There will still be some services that are exclusive to Live Gold subscribers, including the "Games with Gold" program, cloud game saves, and Game DVR. To celebrate the one-year anniversary of Games with Gold, Live Gold subscribers will receive an additional free Xbox 360 game in June. Additionally, Microsoft announced that both "Games with Gold" and "Deals with Gold" will come to the Xbox One in June.

What is Games with Gold, and how does it work?

When you subscribe to Sony's PlayStation Plus service, you can add certain games to your digital locker for free (as long as you're a subscriber, they remain in your locker, available to download when you want to play them). Each month, Sony serves up free games for the PS3, PS4, and PlayStation Vita, some of them former AAA titles.

Microsoft's Games with Gold works in much the same way. In its current Xbox 360 incarnation, you're allowed to keep the game "no matter what." Microsoft is currently serving up two free games a month (until the end of the year), one on the 1st of each month and one on the 16th. The program is coming to the Xbox One in June.

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Microsoft has had to counter the rise of Sony's PlayStation Plus subscription service. Sony

What is Deals with Gold, and how does it work?

PlayStation Plus subscribers can buy certain game titles at a discount -- usually a small one -- each month. These games you get to hold onto even if you stop subscribing to PlayStation Plus.

Microsoft's Deals with Gold works in the same way. It's currently available for the Xbox 360 and will also hit the Xbox One in June. Some game discounts are exclusive to Gold subscribers, while others are also open to Xbox Live Silver subscribers (the free tier). For a look at the latest deals and other Xbox One news, you can always head to the Major Nelson blog, run by Larry Hryb, Director of Programming for Xbox Live (his gamertag is "Major Nelson").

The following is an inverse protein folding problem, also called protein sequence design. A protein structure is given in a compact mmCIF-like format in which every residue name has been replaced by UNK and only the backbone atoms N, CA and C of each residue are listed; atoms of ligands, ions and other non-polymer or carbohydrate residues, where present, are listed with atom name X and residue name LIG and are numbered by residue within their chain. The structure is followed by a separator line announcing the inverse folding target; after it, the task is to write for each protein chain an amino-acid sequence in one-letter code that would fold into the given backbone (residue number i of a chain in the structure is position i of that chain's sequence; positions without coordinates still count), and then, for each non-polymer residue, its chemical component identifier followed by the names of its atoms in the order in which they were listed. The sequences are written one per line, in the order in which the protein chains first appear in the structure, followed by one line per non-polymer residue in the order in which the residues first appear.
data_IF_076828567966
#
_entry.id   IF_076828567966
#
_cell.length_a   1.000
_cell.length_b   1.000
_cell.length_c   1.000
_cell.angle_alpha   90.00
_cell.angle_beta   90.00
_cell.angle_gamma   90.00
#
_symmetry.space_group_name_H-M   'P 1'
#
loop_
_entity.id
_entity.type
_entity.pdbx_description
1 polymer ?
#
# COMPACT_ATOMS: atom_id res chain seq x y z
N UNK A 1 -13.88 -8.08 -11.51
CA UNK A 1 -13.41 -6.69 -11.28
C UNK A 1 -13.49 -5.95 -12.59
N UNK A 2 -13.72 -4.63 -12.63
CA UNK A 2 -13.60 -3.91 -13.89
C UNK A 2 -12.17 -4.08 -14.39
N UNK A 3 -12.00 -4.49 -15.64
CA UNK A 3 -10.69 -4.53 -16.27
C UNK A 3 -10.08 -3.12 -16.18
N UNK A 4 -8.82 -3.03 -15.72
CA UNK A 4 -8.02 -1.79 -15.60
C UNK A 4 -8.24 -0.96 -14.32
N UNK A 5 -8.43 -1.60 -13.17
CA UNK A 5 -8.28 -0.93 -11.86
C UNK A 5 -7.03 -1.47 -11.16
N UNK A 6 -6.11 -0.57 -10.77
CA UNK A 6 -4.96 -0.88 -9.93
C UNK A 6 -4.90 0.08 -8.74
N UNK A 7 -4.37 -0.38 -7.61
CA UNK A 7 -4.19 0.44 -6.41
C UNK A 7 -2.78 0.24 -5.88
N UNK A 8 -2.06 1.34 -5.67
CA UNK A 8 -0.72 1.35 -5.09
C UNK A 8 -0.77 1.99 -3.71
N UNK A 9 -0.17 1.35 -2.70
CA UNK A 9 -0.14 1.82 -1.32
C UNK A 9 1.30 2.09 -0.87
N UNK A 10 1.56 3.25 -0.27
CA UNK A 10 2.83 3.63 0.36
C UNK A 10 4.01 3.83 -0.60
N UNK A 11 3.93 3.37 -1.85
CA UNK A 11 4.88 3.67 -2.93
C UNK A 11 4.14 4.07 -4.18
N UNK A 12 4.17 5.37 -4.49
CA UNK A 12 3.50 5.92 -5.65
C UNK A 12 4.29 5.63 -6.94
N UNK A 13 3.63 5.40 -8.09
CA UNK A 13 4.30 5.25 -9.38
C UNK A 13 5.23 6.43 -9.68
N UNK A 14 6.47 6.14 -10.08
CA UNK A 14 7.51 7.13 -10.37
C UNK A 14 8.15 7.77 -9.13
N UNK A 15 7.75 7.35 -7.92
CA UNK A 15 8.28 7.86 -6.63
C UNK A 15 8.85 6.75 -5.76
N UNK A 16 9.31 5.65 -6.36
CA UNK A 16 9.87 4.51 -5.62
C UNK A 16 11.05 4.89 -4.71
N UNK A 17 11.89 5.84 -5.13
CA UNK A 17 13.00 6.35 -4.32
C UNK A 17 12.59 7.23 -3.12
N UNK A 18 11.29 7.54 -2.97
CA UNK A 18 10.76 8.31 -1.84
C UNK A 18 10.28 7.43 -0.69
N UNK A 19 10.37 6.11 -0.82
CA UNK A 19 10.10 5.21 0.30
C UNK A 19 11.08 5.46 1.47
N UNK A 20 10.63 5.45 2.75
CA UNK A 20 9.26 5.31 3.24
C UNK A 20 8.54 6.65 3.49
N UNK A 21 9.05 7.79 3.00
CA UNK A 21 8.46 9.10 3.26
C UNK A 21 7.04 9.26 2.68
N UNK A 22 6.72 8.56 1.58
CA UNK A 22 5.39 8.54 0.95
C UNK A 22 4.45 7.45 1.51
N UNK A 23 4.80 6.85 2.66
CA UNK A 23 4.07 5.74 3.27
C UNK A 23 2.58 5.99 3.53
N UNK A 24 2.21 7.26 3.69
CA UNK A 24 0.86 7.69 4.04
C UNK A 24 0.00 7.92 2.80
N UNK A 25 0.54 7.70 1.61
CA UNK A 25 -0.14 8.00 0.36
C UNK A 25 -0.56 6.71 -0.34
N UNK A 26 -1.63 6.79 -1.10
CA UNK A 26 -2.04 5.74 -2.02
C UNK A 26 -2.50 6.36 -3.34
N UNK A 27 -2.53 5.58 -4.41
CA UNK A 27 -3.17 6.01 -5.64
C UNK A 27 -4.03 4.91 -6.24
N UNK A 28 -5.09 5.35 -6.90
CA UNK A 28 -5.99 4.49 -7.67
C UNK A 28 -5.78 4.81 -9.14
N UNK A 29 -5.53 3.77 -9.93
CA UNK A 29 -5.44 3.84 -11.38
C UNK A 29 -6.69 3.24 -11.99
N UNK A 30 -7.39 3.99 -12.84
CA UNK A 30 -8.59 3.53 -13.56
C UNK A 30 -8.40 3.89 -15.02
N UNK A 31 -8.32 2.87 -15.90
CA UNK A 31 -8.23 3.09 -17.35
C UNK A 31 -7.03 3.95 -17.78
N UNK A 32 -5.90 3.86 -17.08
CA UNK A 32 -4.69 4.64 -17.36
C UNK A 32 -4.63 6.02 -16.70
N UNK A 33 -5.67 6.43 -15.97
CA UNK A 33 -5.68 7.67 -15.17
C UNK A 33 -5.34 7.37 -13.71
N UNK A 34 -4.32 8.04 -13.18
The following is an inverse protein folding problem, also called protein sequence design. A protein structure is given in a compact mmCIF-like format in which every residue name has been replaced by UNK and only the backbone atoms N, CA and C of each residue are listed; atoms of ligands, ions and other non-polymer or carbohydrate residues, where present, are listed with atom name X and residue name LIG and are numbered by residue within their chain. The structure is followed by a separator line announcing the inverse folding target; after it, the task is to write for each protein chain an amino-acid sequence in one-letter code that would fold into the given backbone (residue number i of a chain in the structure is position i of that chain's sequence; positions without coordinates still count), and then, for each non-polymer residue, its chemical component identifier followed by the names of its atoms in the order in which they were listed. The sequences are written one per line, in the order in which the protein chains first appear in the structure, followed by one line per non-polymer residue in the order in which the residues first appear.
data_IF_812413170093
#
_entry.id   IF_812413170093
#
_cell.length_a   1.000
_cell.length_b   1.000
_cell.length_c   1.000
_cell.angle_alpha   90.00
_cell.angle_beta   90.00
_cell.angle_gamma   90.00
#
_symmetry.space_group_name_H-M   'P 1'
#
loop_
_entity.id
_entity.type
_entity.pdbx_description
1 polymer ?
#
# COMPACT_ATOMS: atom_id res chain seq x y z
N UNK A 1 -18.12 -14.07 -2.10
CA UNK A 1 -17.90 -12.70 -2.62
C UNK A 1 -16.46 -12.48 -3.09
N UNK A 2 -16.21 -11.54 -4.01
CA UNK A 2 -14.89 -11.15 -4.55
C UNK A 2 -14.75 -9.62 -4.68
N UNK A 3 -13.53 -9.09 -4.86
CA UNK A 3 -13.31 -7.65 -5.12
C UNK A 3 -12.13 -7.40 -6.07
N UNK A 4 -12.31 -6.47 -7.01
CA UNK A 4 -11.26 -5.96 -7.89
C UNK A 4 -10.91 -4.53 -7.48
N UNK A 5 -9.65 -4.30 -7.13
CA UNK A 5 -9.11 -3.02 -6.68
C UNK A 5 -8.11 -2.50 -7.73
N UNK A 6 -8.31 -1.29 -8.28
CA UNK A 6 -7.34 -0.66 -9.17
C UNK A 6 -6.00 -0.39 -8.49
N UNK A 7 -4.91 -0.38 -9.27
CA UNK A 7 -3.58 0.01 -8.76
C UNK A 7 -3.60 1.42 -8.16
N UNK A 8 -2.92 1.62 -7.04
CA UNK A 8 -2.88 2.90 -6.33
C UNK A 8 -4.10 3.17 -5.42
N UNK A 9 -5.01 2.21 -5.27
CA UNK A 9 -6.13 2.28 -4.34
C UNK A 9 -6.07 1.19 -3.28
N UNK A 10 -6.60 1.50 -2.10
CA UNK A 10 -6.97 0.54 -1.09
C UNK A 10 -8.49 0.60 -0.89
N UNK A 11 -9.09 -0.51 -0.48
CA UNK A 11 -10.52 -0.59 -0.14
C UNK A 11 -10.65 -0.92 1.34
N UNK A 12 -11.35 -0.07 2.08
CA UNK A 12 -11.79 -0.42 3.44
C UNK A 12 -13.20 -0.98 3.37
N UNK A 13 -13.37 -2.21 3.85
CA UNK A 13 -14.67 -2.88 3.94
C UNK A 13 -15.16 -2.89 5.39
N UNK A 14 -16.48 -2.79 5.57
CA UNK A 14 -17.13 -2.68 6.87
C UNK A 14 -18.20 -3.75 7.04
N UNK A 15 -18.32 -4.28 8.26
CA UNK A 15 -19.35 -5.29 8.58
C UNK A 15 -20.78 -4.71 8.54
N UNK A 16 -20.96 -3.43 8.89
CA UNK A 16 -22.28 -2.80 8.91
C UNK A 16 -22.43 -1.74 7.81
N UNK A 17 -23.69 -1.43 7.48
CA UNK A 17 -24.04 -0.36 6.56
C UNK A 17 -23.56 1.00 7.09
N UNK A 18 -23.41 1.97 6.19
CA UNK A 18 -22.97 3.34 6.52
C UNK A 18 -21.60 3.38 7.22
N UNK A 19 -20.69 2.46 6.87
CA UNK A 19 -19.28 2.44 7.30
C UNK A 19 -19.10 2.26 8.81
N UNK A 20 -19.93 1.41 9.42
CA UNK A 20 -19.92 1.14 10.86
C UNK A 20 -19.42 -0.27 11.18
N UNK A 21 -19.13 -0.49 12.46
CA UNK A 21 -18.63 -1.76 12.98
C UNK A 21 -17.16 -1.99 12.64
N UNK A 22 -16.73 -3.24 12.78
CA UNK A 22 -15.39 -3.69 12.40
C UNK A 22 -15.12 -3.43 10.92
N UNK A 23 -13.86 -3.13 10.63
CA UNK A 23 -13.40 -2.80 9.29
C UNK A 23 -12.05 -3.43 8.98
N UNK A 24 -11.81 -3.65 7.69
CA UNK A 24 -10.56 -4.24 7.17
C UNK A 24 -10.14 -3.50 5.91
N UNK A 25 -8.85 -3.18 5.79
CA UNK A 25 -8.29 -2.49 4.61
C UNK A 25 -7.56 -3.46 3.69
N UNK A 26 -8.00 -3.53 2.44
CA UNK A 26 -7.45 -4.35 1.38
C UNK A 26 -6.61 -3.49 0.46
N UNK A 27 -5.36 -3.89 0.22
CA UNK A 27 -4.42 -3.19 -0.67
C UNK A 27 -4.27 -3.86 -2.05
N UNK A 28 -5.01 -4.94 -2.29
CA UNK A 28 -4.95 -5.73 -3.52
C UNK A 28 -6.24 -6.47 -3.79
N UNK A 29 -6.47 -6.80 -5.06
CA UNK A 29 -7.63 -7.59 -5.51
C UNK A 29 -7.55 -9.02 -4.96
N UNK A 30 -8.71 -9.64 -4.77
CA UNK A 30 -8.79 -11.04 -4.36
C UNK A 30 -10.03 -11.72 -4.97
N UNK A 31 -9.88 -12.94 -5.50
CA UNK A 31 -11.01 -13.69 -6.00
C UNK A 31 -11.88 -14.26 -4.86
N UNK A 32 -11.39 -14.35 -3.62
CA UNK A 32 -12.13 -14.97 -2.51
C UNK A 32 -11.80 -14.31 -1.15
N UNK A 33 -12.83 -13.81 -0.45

How does this all affect current Xbox One and Xbox 360 owners?

If you're a Xbox Live Gold subscriber now, you'll get access to both Games with Gold and Deals with Gold on June 9, just as any new subscriber would. Also, if you're not a Gold subscriber, you'll suddenly have access to all those apps -- Netflix, Hulu Plus, YouTube, and so on -- that were behind the Gold wall before. (Of course, any separate subscription fees for each service will still apply.)

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Microsoft

What about the PS4 -- does it make a price drop likely for that too?

It's unclear what Sony will do, if anything. But if PS4 sales slow, expect Sony to find a way to make the PS4 look more appealing for the money. But we'd expect a game bundle more than a price drop at this point.

OK, so which of these Xbox Ones should I buy?

Some people love the fact that they can fully control their TV with their Xbox One, whether it's using the Xbox One controller or the voice- and motion-controls via the Kinect peripheral, (it not only has a built-in microphone but a built-in IR blaster for controlling your cable or satellite box). If you're in this camp, stick with the $499 version.

On the other hand, if you're just about the games and apps, and you don't want or need the Xbox One to be the lord of your home-entertainment system, go for the $400 version. You can always buy the Kinect later.